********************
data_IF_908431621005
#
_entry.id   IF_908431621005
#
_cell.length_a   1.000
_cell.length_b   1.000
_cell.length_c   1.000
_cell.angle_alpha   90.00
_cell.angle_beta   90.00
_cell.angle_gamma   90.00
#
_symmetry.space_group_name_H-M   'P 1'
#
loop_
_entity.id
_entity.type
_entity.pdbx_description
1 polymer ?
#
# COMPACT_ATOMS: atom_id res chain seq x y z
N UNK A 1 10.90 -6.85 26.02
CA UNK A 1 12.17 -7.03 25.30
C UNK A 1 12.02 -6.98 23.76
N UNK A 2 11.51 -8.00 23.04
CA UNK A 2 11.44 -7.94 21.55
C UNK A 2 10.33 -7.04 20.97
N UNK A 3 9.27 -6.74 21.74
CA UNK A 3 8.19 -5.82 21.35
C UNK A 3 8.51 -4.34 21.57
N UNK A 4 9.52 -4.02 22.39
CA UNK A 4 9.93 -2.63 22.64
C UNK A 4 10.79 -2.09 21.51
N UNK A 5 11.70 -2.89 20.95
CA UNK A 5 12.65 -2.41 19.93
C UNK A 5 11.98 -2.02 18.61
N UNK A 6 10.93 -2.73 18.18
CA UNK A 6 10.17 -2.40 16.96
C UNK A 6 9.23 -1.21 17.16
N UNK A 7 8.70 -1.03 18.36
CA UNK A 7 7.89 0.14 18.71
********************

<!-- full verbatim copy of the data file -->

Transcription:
data_IF_908431621005
#
_entry.id   IF_908431621005
#
_cell.length_a   1.000
_cell.length_b   1.000
_cell.length_c   1.000
_cell.angle_alpha   90.00
_cell.angle_beta   90.00
_cell.angle_gamma   90.00
#
_symmetry.space_group_name_H-M   'P 1'
#
loop_
_entity.id
_entity.type
_entity.pdbx_description
1 polymer ?
#
# COMPACT_ATOMS: atom_id res chain seq x y z
N UNK A 1 10.90 -6.85 26.02
CA UNK A 1 12.17 -7.03 25.30
C UNK A 1 12.02 -6.98 23.76
N UNK A 2 11.51 -8.00 23.04
CA UNK A 2 11.44 -7.94 21.55
C UNK A 2 10.33 -7.04 20.97
N UNK A 3 9.27 -6.74 21.74
CA UNK A 3 8.19 -5.82 21.35
C UNK A 3 8.51 -4.34 21.57
N UNK A 4 9.52 -4.02 22.39
CA UNK A 4 9.93 -2.63 22.64
C UNK A 4 10.79 -2.09 21.51
N UNK A 5 11.70 -2.89 20.95
CA UNK A 5 12.65 -2.41 19.93
C UNK A 5 11.98 -2.02 18.61
N UNK A 6 10.93 -2.73 18.18
CA UNK A 6 10.17 -2.40 16.96
C UNK A 6 9.23 -1.21 17.16
N UNK A 7 8.70 -1.03 18.36
CA UNK A 7 7.89 0.14 18.71